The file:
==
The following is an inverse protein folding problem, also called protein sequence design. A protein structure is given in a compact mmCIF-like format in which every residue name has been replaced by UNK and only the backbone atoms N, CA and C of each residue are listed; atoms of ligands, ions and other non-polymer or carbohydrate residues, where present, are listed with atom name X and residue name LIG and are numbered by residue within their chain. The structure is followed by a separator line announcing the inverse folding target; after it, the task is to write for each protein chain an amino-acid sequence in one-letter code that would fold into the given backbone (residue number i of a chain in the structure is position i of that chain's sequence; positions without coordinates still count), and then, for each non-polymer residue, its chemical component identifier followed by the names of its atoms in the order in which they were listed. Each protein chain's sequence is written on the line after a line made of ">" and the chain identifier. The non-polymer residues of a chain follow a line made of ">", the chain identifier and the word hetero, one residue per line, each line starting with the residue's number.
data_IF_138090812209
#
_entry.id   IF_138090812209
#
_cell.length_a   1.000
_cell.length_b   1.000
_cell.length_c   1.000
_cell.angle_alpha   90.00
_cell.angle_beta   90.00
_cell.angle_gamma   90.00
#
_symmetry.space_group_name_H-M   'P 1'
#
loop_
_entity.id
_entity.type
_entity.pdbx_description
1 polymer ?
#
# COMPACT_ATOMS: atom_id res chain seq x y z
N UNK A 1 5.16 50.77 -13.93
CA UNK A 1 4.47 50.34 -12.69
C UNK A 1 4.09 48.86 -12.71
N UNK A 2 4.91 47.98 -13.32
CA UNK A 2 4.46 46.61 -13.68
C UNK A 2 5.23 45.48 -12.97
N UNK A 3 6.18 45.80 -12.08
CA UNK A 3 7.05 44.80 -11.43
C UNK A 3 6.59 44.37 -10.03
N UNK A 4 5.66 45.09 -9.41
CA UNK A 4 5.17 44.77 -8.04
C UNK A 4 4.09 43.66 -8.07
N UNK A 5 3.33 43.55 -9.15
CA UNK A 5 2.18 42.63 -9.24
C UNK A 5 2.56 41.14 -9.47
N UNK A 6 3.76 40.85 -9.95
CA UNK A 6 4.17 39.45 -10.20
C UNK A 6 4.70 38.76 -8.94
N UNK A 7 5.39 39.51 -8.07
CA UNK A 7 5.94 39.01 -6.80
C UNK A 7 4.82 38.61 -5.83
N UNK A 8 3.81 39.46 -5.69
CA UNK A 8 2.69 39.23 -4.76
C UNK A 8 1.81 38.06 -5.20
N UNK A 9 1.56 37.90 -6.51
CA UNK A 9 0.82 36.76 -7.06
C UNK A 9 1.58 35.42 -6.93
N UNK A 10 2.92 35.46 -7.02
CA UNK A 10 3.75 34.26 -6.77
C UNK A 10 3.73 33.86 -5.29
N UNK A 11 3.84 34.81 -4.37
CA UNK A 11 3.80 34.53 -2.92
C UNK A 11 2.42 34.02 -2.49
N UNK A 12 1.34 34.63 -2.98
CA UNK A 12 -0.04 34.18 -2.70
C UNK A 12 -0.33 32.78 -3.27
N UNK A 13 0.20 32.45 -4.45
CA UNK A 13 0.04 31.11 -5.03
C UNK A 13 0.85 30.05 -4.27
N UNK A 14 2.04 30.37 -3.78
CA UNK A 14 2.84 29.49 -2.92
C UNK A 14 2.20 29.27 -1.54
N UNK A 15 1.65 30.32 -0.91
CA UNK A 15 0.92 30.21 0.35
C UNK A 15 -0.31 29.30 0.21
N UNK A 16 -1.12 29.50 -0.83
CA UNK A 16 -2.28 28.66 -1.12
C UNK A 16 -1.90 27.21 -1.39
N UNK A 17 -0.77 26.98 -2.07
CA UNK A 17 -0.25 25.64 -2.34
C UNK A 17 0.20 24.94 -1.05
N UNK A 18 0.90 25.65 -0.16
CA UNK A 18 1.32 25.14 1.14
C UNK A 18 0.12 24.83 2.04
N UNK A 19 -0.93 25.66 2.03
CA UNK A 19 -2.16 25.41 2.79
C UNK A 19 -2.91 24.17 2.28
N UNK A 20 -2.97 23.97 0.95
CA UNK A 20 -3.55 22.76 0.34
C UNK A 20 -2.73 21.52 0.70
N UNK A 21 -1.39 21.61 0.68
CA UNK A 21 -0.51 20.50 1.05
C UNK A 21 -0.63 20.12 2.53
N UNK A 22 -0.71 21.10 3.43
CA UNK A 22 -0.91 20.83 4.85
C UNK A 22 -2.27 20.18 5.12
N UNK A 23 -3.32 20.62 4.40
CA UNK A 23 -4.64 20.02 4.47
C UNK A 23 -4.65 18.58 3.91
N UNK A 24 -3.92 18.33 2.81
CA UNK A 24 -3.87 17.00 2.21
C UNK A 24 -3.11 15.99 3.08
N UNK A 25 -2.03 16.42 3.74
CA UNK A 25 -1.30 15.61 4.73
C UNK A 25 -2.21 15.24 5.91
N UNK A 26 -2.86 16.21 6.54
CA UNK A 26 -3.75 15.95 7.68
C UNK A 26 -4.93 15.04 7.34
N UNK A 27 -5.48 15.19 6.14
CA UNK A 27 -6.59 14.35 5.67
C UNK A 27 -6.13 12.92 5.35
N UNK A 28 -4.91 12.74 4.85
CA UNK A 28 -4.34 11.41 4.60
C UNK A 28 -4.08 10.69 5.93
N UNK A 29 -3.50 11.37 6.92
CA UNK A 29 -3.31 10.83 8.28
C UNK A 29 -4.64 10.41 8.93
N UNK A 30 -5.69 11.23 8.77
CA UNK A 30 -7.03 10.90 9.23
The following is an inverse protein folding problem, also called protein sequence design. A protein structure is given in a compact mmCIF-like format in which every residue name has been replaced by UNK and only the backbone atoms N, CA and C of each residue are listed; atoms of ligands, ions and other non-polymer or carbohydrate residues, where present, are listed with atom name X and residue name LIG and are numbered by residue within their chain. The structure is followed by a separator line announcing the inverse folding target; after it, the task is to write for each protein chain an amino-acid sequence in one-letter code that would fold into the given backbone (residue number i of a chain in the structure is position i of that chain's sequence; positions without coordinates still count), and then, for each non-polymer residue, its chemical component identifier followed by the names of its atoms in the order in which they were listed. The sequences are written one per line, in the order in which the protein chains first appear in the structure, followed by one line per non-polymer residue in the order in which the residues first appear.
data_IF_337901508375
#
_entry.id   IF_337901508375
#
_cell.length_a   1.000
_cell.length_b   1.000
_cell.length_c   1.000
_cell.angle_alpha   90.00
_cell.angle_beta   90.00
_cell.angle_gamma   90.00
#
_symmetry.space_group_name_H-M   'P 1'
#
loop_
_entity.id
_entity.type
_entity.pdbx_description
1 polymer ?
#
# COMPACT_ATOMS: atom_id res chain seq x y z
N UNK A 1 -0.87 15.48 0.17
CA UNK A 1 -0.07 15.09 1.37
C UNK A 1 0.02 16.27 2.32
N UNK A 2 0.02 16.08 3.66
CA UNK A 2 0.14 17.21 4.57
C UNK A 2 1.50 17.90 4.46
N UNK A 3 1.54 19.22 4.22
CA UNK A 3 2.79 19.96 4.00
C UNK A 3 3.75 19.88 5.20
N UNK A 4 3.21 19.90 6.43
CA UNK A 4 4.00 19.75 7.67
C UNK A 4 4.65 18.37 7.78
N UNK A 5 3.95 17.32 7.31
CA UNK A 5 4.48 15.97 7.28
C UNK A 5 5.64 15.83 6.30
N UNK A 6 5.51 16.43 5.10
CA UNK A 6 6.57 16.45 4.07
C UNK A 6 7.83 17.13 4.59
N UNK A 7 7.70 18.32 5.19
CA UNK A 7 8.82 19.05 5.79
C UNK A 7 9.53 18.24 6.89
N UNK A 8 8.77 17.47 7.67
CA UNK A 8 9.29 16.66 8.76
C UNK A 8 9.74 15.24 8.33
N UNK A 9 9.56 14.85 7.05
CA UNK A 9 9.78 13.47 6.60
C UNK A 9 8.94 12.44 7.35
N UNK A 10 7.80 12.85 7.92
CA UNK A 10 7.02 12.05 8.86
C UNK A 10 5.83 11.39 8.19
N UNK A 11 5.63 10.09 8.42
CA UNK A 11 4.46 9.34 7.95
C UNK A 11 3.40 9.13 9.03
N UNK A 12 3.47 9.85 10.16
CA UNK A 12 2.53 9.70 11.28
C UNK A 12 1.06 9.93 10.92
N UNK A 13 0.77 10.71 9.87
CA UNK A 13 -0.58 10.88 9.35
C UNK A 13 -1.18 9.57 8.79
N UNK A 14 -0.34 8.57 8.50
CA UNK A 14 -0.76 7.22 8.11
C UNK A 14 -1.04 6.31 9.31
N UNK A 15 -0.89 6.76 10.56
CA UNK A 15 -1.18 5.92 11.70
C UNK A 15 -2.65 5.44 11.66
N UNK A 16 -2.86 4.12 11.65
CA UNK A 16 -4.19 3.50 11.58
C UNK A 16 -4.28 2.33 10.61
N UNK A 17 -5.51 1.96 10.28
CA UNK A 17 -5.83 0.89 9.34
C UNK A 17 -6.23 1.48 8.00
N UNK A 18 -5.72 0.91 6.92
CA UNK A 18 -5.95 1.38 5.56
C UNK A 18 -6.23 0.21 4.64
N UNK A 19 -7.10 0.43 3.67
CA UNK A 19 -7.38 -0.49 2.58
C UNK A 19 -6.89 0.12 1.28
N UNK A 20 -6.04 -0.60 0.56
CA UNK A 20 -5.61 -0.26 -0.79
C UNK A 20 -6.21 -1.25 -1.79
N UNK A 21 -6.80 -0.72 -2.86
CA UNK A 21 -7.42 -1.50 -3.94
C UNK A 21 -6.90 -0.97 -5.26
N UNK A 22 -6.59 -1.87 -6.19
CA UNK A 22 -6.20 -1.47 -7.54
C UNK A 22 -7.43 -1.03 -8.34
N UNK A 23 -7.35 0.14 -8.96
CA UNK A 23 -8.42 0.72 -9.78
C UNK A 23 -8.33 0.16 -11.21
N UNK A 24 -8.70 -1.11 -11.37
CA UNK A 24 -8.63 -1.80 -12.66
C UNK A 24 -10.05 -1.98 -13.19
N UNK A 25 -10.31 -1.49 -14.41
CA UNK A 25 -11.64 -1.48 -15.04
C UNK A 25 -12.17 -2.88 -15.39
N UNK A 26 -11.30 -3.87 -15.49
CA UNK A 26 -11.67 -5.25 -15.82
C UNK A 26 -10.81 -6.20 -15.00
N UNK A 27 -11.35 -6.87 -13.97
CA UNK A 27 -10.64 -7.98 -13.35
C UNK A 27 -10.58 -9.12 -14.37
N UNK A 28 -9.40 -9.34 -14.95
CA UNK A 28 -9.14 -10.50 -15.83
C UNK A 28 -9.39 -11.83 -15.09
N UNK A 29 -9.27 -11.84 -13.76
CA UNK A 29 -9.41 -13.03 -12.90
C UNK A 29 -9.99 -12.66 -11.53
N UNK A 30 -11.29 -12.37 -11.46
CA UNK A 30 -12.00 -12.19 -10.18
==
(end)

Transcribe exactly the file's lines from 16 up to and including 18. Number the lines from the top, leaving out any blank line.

_entity.id
_entity.type
_entity.pdbx_description